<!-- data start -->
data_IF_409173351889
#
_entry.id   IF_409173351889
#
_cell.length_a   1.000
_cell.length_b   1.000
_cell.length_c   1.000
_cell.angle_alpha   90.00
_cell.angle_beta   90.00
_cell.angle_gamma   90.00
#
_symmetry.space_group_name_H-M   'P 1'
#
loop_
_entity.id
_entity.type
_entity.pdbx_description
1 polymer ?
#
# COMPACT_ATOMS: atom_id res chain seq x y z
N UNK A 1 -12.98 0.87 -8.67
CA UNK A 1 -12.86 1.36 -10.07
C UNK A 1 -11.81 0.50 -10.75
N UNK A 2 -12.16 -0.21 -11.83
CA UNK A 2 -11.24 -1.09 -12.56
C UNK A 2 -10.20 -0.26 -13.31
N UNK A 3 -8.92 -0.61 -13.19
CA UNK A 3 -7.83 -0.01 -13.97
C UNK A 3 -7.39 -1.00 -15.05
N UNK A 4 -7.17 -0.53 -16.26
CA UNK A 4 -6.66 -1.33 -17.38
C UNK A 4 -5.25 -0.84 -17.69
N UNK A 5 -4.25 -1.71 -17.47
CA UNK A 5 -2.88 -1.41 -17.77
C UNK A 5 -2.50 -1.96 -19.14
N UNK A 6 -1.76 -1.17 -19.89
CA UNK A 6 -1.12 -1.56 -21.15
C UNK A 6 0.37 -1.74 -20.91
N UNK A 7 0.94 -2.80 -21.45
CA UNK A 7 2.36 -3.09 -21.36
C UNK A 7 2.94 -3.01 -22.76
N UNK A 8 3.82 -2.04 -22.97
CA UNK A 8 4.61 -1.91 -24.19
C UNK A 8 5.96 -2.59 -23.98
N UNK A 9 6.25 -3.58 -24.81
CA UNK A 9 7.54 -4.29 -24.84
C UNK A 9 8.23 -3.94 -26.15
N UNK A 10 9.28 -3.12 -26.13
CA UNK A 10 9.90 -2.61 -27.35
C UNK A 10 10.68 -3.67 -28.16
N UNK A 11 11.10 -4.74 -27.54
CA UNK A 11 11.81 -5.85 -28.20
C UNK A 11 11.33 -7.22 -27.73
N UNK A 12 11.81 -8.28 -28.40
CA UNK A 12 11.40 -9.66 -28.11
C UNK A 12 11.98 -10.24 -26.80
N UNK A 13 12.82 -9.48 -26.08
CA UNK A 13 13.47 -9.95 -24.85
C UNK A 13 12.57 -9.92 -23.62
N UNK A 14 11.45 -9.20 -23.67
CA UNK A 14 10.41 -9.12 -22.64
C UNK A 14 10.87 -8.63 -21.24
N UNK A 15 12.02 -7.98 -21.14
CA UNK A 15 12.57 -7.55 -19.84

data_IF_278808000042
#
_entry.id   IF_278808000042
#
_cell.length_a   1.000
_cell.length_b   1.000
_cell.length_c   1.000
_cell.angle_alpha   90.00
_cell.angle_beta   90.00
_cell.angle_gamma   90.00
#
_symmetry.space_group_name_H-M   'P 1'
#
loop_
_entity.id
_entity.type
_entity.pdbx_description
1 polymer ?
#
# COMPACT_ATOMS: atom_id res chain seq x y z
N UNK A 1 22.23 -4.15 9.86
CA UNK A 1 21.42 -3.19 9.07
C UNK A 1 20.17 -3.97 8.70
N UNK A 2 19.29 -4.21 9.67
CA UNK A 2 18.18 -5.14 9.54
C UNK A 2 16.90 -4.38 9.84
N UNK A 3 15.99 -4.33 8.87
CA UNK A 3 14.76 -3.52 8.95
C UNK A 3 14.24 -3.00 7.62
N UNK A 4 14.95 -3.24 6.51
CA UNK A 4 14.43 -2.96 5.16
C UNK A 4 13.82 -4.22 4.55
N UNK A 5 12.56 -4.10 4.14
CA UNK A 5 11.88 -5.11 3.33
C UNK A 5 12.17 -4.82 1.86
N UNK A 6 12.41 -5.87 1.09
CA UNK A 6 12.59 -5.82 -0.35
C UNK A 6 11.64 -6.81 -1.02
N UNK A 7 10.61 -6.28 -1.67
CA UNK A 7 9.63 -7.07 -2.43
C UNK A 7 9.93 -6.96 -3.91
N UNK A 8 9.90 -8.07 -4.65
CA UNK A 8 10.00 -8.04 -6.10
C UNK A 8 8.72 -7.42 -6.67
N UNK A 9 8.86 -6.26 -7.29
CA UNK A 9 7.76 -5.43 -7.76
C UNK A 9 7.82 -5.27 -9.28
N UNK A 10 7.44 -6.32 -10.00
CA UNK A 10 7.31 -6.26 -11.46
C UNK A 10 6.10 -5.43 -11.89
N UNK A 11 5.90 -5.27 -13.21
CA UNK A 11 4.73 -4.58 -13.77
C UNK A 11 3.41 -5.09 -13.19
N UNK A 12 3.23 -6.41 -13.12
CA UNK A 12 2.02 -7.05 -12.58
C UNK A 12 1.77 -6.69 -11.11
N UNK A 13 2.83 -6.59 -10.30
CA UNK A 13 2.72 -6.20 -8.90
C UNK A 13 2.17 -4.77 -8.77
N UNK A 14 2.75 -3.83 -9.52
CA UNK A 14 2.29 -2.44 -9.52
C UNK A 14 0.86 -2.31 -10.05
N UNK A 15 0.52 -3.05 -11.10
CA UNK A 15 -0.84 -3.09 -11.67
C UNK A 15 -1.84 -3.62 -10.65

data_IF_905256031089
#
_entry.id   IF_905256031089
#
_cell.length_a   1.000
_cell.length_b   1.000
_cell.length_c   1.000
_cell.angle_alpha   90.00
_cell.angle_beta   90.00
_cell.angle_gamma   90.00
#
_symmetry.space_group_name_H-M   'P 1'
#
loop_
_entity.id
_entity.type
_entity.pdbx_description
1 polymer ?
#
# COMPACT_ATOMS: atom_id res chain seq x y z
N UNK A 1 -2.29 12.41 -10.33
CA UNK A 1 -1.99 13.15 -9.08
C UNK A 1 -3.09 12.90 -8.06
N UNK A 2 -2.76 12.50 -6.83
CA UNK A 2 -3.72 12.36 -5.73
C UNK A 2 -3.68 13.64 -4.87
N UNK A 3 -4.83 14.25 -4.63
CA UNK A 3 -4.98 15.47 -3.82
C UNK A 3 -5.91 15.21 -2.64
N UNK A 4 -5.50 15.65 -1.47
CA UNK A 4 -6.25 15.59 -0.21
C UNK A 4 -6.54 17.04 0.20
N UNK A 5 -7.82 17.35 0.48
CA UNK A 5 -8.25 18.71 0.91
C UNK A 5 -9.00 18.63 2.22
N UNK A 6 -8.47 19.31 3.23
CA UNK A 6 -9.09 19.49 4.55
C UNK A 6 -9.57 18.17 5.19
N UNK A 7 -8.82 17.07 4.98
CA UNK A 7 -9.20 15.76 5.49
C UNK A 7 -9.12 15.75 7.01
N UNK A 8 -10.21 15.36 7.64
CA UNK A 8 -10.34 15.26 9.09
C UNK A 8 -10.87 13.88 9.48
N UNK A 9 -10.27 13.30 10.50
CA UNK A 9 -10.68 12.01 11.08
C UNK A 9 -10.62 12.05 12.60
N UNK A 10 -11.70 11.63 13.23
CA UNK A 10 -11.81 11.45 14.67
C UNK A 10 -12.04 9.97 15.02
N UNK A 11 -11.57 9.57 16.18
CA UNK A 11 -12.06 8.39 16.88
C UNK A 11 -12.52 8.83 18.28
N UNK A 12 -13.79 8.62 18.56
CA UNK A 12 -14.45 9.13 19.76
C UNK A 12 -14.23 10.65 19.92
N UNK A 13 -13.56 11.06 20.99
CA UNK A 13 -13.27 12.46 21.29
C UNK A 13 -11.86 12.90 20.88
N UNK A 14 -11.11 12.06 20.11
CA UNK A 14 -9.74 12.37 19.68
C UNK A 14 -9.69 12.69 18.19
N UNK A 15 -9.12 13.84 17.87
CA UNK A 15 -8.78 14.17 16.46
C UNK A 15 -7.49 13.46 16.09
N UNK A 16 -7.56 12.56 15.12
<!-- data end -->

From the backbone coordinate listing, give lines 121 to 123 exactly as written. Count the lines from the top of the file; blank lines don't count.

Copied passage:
N UNK A 13 2.83 -6.59 -10.30
CA UNK A 13 2.72 -6.20 -8.90
C UNK A 13 2.17 -4.77 -8.77